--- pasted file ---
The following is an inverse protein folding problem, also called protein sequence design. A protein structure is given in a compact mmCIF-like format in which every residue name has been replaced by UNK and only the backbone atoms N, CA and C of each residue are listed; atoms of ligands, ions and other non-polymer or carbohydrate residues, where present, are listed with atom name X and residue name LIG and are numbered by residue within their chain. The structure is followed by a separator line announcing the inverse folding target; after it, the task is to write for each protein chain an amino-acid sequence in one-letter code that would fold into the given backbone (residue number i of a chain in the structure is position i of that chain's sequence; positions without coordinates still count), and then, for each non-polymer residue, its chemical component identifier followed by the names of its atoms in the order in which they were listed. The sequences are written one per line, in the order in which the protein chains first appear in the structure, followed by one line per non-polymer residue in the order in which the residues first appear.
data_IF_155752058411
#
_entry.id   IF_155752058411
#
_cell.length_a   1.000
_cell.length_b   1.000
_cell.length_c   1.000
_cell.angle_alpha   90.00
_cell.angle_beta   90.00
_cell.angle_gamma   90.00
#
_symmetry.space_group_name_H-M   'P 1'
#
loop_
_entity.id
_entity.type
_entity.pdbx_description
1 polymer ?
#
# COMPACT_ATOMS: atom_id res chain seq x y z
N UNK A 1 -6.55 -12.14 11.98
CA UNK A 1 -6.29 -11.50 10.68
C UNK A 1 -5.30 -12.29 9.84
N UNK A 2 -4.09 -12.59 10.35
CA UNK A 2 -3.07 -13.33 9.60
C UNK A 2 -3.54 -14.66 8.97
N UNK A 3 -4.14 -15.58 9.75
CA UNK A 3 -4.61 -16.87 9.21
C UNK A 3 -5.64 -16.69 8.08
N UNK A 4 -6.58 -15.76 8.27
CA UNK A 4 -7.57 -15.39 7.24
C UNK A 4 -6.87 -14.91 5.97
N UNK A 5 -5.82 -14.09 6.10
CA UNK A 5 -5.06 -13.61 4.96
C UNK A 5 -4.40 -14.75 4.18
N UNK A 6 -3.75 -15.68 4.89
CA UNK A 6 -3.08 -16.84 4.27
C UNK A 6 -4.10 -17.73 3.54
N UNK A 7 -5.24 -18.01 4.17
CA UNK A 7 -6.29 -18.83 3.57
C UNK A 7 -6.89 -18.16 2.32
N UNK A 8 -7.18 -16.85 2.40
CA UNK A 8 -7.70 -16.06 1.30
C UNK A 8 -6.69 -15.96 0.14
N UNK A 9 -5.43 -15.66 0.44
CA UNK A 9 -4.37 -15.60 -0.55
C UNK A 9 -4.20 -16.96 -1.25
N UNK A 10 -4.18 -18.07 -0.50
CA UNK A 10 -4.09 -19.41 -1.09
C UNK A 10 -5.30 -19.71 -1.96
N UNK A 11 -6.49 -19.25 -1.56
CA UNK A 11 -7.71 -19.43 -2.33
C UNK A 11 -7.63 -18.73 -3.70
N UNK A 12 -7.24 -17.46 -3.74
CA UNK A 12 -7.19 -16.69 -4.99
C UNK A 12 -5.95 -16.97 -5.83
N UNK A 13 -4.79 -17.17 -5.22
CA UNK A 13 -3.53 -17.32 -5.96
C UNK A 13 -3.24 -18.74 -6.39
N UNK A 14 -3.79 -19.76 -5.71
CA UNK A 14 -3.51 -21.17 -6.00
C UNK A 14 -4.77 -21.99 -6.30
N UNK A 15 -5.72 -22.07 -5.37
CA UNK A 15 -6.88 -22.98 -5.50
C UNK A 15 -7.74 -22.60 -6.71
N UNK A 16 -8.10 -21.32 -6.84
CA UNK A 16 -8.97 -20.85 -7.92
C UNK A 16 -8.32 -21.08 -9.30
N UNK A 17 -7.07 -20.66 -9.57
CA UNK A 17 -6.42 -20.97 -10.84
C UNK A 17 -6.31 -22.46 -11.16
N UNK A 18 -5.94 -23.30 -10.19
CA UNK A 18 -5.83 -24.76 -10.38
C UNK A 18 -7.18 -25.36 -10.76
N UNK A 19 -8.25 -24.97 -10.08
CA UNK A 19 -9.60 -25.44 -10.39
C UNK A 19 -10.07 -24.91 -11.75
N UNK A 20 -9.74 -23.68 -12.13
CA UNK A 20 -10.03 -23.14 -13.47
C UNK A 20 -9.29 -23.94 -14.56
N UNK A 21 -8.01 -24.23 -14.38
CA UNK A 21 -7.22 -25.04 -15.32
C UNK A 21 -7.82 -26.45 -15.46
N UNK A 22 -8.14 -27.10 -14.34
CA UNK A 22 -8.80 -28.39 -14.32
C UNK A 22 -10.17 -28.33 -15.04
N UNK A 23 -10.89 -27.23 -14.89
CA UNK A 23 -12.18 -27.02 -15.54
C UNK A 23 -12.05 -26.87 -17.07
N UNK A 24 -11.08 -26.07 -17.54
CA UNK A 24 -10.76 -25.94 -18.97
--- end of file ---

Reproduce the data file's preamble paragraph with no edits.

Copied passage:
The following is an inverse protein folding problem, also called protein sequence design. A protein structure is given in a compact mmCIF-like format in which every residue name has been replaced by UNK and only the backbone atoms N, CA and C of each residue are listed; atoms of ligands, ions and other non-polymer or carbohydrate residues, where present, are listed with atom name X and residue name LIG and are numbered by residue within their chain. The structure is followed by a separator line announcing the inverse folding target; after it, the task is to write for each protein chain an amino-acid sequence in one-letter code that would fold into the given backbone (residue number i of a chain in the structure is position i of that chain's sequence; positions without coordinates still count), and then, for each non-polymer residue, its chemical component identifier followed by the names of its atoms in the order in which they were listed. The sequences are written one per line, in the order in which the protein chains first appear in the structure, followed by one line per non-polymer residue in the order in which the residues first appear.